Fundamentalism Vs. Secularism

The recent introduction of Western commercial, financial and industrial methods only exacerbated the situation, as it brought great wealth to only a minority of Muslims. Writes Lewis: "For vast numbers of Middle Easterners, Western-style economic methods brought poverty, Western-style political institutions brought tyranny, even Western-style warfare brought defeat. It is hardly surprising that so many were willing to listen to voices telling them that the old Islamic ways were best and that their only salvation was to throw aside the pagan innovations of the reformers and return to the True Path that God had prescribed for his people."

Islamic fundamentalism's attraction for the masses offers a solution but at the price of casting all secularism and modernity as evil. Explains Lewis:

The war against secularism is conscious and explicit, and there is by now a whole literature denouncing secularism as an evil neo-pagan force in the modern world and attributing it variously to the Jews, the West, and the United States. The war against modernity is for the most part neither conscious nor explicit, and is directed against the whole process of change that has taken place in the Islamic world in the past century or more and has transformed the political, economic, social, and even cultural structures of Muslim countries. Islamic fundamentalism has given an aim and a form to the otherwise aimless and formless resentment and anger of the Muslim masses at the forces that have devalued their traditional values and loyalties and, in the final analysis, robbed them of their beliefs, their aspirations, their dignity, and to an increasing extent even their livelihood.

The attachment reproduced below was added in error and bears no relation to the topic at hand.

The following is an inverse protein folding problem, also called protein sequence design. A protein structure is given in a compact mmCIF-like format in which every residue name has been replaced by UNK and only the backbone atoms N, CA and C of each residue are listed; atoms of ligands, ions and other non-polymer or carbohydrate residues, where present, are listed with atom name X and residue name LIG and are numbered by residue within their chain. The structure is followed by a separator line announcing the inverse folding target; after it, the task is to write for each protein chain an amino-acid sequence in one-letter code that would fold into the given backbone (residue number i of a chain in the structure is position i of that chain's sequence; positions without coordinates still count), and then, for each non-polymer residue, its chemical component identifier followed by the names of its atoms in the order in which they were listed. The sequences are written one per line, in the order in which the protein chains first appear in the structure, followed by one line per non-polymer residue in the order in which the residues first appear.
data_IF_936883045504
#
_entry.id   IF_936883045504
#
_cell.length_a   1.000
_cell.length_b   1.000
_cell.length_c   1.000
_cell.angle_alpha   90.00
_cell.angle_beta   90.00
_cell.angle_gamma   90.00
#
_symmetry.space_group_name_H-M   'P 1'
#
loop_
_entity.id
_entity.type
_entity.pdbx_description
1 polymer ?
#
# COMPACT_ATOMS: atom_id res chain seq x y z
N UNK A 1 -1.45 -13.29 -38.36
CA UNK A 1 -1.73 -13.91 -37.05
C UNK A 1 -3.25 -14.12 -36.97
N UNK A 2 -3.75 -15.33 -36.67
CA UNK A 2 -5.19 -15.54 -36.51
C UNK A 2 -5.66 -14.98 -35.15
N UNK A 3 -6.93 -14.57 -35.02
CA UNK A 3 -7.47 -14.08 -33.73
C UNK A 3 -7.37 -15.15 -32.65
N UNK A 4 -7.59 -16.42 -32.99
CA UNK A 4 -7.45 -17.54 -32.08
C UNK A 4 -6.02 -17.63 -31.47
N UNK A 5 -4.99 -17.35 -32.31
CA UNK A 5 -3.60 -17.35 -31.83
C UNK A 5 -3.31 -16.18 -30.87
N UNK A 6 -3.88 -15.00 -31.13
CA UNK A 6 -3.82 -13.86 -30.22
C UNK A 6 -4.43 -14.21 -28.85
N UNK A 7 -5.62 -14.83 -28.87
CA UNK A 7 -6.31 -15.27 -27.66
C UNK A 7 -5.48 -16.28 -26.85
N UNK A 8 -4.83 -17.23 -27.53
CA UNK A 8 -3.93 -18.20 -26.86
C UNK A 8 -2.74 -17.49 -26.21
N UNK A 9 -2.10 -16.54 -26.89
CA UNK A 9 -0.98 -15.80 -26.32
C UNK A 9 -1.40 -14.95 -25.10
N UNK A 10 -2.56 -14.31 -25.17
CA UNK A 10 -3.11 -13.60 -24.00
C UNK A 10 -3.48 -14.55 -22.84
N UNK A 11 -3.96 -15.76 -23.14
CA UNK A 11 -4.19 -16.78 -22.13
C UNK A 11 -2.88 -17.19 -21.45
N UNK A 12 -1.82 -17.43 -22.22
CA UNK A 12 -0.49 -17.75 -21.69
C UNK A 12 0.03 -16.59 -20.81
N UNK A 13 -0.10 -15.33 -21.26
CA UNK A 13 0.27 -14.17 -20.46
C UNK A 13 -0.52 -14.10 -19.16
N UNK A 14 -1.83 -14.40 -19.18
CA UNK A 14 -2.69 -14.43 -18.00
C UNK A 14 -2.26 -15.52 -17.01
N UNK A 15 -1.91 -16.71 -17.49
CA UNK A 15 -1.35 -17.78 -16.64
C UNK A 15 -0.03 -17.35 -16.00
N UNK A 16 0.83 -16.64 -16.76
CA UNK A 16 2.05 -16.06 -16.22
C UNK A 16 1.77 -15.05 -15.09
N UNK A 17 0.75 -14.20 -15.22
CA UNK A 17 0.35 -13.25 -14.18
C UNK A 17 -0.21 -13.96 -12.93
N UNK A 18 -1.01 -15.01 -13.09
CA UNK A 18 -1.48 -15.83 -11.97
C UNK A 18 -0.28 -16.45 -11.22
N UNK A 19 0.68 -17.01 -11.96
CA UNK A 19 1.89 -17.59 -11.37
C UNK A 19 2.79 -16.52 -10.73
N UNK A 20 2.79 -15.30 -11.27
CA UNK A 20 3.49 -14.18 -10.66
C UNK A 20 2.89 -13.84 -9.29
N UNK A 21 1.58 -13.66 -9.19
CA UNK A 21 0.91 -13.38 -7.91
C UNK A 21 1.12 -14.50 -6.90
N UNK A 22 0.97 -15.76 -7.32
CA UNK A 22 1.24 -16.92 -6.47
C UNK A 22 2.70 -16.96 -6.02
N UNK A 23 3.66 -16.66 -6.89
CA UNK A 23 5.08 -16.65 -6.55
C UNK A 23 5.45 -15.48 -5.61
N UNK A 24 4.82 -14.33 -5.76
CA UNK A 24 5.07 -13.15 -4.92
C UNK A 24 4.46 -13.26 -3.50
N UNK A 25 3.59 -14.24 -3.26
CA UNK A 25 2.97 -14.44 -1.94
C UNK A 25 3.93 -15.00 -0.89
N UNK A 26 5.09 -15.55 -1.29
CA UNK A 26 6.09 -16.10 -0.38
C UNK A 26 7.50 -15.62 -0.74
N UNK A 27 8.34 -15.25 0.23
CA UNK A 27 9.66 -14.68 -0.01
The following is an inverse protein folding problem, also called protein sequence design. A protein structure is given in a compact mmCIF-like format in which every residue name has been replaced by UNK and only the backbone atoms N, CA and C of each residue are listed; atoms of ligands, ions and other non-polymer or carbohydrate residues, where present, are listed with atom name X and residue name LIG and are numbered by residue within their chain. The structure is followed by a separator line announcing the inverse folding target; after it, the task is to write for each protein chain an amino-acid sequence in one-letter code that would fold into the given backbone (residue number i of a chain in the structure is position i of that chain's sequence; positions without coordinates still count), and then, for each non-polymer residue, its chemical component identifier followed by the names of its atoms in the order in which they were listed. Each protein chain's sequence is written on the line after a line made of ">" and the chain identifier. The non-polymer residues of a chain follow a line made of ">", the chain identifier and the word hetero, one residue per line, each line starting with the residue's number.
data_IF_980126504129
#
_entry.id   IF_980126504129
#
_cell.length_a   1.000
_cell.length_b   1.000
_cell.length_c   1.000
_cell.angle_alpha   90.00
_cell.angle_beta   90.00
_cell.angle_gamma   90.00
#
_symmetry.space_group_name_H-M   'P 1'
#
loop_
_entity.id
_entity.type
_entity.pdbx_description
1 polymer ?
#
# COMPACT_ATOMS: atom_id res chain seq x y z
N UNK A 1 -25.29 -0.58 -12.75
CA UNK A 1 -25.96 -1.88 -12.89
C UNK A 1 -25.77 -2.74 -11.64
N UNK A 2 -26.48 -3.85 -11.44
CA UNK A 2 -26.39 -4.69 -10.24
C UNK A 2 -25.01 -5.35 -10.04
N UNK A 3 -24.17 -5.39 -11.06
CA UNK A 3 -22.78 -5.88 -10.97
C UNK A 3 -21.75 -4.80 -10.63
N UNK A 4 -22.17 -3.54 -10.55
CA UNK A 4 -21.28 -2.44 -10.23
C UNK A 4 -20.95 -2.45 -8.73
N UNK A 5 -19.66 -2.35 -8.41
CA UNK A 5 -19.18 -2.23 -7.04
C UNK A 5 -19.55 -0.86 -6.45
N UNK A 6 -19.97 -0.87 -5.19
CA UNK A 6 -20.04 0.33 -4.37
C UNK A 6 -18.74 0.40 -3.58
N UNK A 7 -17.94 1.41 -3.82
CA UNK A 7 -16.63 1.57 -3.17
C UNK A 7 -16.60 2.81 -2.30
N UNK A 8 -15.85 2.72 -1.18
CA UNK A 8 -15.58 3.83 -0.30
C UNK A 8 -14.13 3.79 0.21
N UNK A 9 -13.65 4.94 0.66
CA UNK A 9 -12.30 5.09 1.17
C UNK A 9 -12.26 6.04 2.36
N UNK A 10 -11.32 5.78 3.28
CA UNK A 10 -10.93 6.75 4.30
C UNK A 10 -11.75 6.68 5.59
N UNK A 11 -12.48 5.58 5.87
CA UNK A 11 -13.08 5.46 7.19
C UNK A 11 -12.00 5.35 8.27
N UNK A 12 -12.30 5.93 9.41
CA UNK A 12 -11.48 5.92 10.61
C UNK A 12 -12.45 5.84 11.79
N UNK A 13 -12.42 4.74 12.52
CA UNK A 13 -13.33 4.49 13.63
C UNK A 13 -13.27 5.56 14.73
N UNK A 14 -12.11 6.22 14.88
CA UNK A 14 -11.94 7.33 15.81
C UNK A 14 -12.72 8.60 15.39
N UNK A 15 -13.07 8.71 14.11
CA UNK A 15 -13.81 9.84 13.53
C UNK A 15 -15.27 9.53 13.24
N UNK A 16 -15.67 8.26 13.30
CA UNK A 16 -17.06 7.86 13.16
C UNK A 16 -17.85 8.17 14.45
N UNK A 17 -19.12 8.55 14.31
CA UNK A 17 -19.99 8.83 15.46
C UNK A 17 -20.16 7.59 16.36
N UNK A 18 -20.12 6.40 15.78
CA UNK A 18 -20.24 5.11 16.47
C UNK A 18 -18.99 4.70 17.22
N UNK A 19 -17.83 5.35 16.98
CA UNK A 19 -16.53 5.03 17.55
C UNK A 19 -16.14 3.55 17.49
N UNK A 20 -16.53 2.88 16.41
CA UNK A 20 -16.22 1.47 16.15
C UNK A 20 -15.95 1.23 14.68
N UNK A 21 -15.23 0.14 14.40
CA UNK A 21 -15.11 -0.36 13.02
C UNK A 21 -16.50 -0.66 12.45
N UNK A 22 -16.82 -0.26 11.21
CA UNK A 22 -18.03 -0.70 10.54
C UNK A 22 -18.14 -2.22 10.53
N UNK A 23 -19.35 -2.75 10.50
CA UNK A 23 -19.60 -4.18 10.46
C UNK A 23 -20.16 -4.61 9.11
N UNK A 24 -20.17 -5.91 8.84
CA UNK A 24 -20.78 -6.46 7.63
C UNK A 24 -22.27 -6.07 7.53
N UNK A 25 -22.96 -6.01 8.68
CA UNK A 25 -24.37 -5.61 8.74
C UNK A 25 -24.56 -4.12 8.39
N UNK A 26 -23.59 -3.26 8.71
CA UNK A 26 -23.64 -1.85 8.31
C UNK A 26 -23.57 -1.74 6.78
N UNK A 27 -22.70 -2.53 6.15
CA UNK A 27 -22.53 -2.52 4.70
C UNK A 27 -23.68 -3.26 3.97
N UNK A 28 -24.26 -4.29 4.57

That America, the epitome of secularism and modernity, can be easily demonized in many Muslim minds as the Great Satan is understandable. And while the Koran has many beautiful passages preaching mercy, tolerance and respect for life, it also contains violent passages such as: "And when the sacred months are passed, kill those who join other gods with God wherever ye shall find them; and seize them, besiege them, and lay wait for them with every kind of ambush."